How secure is Ethereum 2.0 consensus?

Or, what is Casper finality?

Photo by Waranont (Joe) on Unsplash

Normal operation of the Casper proof-of-stake consensus protocol leads to the output of a property called finality on the data that participants in the process are coming to consensus on. We call this data finalized because once achieved, the data cannot be changed without provably burning more than 1/3 of the collateral put down by the participants in the system. It turns out that this property adds some nice security guarantees that are currently lacking in existing proof-of-work systems.

One way to think about Casper is that validators (the analogue to proof-of-work’s miners) in the system are tasked with voting on blocks in the blockchain that they deem “canonical.” Rewards are given in the case that an individual validator agrees with the others (encouraging consensus on the single chain) and penalties are levied under proof of malicious behavior (like trying to vote for two distinct forks of the chain). Penalties are applied against a bonded deposit (“the stake”) that is required to be locked under the system’s control before a given validator can participate.

The security of Ethereum 2.0 is derived from the total amount of these deposits along with some rules (the “slashing conditions”) that ensure that validators who attack the consensus lose their deposit. To give some flavor for the security margin, a consensus failure on Ethereum 2.0 will require a violation of the slashing conditions by more than 1/3 of the active validators on the network. Assuming a healthy level of 10M ETH participating in the system, a successful attack would imply the burning of around 3.3M ETH which at the time of writing is valued at over $500M.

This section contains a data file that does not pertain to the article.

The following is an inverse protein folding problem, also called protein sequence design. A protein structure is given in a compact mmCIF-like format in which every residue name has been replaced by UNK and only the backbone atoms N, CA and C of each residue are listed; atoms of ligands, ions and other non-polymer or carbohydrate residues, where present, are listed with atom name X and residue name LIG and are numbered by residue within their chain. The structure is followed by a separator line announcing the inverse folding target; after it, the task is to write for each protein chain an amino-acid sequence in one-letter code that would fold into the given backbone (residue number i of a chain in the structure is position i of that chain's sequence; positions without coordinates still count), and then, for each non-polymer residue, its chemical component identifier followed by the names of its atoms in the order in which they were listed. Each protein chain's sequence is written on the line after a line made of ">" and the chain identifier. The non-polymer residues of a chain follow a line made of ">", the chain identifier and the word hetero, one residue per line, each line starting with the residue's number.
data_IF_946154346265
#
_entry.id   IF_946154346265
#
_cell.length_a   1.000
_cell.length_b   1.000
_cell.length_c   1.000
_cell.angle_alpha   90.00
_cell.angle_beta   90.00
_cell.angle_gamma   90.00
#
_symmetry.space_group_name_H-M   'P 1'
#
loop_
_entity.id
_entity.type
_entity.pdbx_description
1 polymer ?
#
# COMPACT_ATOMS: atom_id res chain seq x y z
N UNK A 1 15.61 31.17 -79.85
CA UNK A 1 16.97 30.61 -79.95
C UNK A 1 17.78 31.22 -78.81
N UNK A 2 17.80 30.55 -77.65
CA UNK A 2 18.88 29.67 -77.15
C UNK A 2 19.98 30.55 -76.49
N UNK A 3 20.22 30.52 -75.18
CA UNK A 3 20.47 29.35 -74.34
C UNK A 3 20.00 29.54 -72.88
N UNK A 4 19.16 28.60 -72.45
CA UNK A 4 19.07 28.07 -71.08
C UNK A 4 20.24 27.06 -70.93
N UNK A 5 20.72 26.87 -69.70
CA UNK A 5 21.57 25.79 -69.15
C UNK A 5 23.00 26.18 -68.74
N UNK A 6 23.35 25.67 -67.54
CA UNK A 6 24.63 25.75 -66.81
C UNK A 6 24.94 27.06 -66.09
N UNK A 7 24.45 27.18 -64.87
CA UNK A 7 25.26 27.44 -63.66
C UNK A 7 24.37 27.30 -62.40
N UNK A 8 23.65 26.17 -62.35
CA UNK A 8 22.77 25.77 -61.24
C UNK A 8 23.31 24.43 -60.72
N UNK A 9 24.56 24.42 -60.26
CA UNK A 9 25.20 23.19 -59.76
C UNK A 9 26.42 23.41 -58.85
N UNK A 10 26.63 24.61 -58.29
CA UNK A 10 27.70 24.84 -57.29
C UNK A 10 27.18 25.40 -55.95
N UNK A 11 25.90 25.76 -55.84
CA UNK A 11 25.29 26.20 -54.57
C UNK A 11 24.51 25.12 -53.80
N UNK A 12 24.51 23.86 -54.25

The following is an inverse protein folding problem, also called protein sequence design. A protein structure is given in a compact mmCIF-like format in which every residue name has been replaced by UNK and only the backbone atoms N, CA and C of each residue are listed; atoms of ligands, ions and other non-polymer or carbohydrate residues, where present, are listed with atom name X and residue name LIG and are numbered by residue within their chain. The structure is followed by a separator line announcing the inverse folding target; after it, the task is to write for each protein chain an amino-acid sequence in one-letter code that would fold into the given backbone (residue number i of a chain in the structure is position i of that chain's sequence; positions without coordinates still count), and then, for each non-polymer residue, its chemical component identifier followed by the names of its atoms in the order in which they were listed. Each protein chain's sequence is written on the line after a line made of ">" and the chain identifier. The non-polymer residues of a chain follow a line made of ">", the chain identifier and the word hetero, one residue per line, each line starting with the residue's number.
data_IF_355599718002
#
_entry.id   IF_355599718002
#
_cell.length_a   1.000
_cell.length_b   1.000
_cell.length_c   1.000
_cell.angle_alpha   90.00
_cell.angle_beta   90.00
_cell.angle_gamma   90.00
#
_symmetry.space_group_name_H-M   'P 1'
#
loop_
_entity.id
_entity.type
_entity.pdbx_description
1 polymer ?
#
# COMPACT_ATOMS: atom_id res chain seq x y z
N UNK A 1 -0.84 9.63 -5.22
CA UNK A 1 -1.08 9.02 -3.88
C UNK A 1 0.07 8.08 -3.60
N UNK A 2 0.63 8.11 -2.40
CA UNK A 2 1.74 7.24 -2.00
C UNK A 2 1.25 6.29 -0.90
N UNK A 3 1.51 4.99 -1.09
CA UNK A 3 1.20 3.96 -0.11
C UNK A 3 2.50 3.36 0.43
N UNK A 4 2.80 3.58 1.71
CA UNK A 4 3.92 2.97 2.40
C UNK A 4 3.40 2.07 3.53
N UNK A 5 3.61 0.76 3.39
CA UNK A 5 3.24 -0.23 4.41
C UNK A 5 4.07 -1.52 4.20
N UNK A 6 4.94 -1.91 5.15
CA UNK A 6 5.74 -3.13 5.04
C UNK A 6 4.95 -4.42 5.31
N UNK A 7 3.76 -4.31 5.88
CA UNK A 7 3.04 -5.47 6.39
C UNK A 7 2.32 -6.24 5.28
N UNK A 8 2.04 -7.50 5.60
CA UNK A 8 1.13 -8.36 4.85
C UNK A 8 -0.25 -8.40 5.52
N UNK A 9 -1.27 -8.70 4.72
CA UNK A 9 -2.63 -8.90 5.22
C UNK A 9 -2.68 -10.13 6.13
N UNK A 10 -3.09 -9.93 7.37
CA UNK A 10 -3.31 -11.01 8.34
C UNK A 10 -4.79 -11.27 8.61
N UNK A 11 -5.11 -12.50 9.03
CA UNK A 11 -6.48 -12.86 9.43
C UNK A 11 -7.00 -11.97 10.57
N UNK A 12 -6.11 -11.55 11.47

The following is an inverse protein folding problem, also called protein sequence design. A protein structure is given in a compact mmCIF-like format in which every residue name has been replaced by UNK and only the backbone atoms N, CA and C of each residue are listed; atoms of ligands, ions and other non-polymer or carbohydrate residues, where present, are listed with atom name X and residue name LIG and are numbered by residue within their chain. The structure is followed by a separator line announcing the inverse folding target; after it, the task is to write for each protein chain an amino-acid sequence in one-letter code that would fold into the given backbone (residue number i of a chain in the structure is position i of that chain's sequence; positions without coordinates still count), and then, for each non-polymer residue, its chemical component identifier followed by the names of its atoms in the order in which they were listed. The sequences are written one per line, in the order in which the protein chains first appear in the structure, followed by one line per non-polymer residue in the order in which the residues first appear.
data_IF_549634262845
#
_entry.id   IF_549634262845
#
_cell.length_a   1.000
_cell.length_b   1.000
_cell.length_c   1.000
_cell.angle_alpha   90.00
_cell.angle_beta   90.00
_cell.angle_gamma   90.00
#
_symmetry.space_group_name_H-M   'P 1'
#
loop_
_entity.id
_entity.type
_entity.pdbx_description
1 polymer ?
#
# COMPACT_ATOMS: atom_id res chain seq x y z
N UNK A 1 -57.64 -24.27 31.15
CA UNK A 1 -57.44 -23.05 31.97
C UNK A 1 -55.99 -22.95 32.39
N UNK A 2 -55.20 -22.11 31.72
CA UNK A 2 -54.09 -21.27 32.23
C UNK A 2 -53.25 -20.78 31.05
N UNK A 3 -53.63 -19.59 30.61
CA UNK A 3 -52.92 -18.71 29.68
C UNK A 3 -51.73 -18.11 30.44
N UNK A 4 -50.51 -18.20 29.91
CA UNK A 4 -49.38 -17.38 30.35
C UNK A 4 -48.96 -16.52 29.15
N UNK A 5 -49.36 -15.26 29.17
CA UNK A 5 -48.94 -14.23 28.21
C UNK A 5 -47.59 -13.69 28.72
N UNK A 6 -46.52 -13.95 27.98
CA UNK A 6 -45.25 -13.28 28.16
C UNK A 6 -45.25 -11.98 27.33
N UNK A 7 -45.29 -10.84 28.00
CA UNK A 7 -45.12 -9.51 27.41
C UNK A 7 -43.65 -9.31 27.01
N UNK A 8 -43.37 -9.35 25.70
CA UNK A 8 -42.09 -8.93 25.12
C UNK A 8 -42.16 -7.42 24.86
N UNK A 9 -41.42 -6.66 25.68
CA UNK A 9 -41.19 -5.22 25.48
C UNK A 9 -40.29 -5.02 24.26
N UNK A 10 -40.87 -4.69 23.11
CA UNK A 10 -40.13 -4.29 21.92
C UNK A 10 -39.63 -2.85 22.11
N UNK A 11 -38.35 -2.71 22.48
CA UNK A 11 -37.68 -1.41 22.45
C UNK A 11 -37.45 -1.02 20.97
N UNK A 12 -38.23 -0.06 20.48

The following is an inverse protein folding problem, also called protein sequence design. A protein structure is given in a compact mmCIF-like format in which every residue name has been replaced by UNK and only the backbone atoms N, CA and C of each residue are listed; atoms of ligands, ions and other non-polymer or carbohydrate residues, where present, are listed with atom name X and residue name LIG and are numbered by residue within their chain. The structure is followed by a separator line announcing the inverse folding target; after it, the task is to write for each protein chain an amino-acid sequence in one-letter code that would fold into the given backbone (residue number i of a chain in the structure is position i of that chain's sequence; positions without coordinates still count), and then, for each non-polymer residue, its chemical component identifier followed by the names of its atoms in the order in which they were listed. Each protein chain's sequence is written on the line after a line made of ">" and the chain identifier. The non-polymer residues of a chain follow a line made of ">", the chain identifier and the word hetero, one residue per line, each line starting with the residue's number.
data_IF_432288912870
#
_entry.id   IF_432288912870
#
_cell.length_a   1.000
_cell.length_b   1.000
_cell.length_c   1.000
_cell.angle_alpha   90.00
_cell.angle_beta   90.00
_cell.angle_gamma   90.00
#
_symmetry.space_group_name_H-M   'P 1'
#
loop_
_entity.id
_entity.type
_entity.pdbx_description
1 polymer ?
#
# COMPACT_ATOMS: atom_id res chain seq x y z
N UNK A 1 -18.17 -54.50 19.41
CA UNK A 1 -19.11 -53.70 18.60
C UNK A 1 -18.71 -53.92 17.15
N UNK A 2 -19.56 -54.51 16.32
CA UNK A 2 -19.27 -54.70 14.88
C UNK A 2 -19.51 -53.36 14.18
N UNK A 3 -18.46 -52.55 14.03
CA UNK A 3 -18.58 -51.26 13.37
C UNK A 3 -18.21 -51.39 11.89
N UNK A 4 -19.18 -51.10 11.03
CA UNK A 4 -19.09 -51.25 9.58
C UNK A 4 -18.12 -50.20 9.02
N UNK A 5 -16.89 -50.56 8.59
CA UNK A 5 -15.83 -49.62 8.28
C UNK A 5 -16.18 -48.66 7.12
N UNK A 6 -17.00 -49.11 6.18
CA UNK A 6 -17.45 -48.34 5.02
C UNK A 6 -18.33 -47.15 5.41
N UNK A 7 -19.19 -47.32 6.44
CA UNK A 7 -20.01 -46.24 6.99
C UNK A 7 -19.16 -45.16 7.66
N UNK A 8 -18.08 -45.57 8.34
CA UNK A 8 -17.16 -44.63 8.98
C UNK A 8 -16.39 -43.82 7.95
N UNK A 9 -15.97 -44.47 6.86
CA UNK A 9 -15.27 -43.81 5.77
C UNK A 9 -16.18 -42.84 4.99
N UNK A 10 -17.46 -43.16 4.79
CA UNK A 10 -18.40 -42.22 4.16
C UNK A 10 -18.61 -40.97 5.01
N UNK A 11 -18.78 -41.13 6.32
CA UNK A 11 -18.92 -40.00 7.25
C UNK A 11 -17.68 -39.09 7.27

Given the magnitude of this security margin, any data deemed canonical by the Casper process is said to be final in the sense that it would require a catastrophic act to undo the “canonicalization.” This property of finality contrasts with the guarantees of Nakamoto consensus which only makes probabilistic statements about the safety of a given piece of data in terms of proof-of-work performed on top of it (cf. “confirmations” in the Bitcoin blockchain). Rather than assume the blockchain will not revert after some height via the revelation of a fork with more work, the Ethereum 2.0 consensus will know (up to economic certainty) that the blockchain after some point will never revert. Think about any time you have tried to make a deposit or withdrawal at an exchange and had to wait for some number of blocks (usually, a long time) before the operation was considered complete to get a sense of the utility of finality — in a finalized system, you would only have to wait for the natural consensus to occur once to consider your operation complete.